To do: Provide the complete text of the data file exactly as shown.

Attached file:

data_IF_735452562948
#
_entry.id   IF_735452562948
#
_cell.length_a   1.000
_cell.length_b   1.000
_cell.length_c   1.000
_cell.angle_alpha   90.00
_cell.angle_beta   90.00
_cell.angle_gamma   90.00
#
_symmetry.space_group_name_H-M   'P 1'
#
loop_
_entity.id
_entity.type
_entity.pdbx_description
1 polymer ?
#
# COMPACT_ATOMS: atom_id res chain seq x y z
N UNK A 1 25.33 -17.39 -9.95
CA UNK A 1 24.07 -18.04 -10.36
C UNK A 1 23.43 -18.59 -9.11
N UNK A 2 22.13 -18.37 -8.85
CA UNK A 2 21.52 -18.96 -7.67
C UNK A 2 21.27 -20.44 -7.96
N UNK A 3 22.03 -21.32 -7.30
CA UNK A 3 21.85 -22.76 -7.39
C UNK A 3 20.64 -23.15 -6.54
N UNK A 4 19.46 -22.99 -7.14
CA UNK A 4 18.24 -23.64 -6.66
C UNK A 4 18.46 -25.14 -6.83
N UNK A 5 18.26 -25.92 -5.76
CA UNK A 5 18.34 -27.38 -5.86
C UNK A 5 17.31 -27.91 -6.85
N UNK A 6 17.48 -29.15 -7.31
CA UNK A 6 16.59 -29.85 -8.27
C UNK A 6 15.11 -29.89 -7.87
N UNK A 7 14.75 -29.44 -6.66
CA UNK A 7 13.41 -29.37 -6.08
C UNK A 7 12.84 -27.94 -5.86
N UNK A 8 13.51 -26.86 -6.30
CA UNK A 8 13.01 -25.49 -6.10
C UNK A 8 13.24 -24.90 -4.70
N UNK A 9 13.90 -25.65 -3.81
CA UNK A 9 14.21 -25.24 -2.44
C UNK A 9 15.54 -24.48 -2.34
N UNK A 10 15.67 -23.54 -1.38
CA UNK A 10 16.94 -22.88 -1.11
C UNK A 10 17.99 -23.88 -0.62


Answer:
data_IF_735452562948
#
_entry.id   IF_735452562948
#
_cell.length_a   1.000
_cell.length_b   1.000
_cell.length_c   1.000
_cell.angle_alpha   90.00
_cell.angle_beta   90.00
_cell.angle_gamma   90.00
#
_symmetry.space_group_name_H-M   'P 1'
#
loop_
_entity.id
_entity.type
_entity.pdbx_description
1 polymer ?
#
# COMPACT_ATOMS: atom_id res chain seq x y z
N UNK A 1 25.33 -17.39 -9.95
CA UNK A 1 24.07 -18.04 -10.36
C UNK A 1 23.43 -18.59 -9.11
N UNK A 2 22.13 -18.37 -8.85
CA UNK A 2 21.52 -18.96 -7.67
C UNK A 2 21.27 -20.44 -7.96
N UNK A 3 22.03 -21.32 -7.30
CA UNK A 3 21.85 -22.76 -7.39
C UNK A 3 20.64 -23.15 -6.54
N UNK A 4 19.46 -22.99 -7.14
CA UNK A 4 18.24 -23.64 -6.66
C UNK A 4 18.46 -25.14 -6.83
N UNK A 5 18.26 -25.92 -5.76
CA UNK A 5 18.34 -27.38 -5.86
C UNK A 5 17.31 -27.91 -6.85
N UNK A 6 17.48 -29.15 -7.31
CA UNK A 6 16.59 -29.85 -8.27
C UNK A 6 15.11 -29.89 -7.87
N UNK A 7 14.75 -29.44 -6.66
CA UNK A 7 13.41 -29.37 -6.08
C UNK A 7 12.84 -27.94 -5.86
N UNK A 8 13.51 -26.86 -6.30
CA UNK A 8 13.01 -25.49 -6.10
C UNK A 8 13.24 -24.90 -4.70
N UNK A 9 13.90 -25.65 -3.81
CA UNK A 9 14.21 -25.24 -2.44
C UNK A 9 15.54 -24.48 -2.34
N UNK A 10 15.67 -23.54 -1.38
CA UNK A 10 16.94 -22.88 -1.11
C UNK A 10 17.99 -23.88 -0.62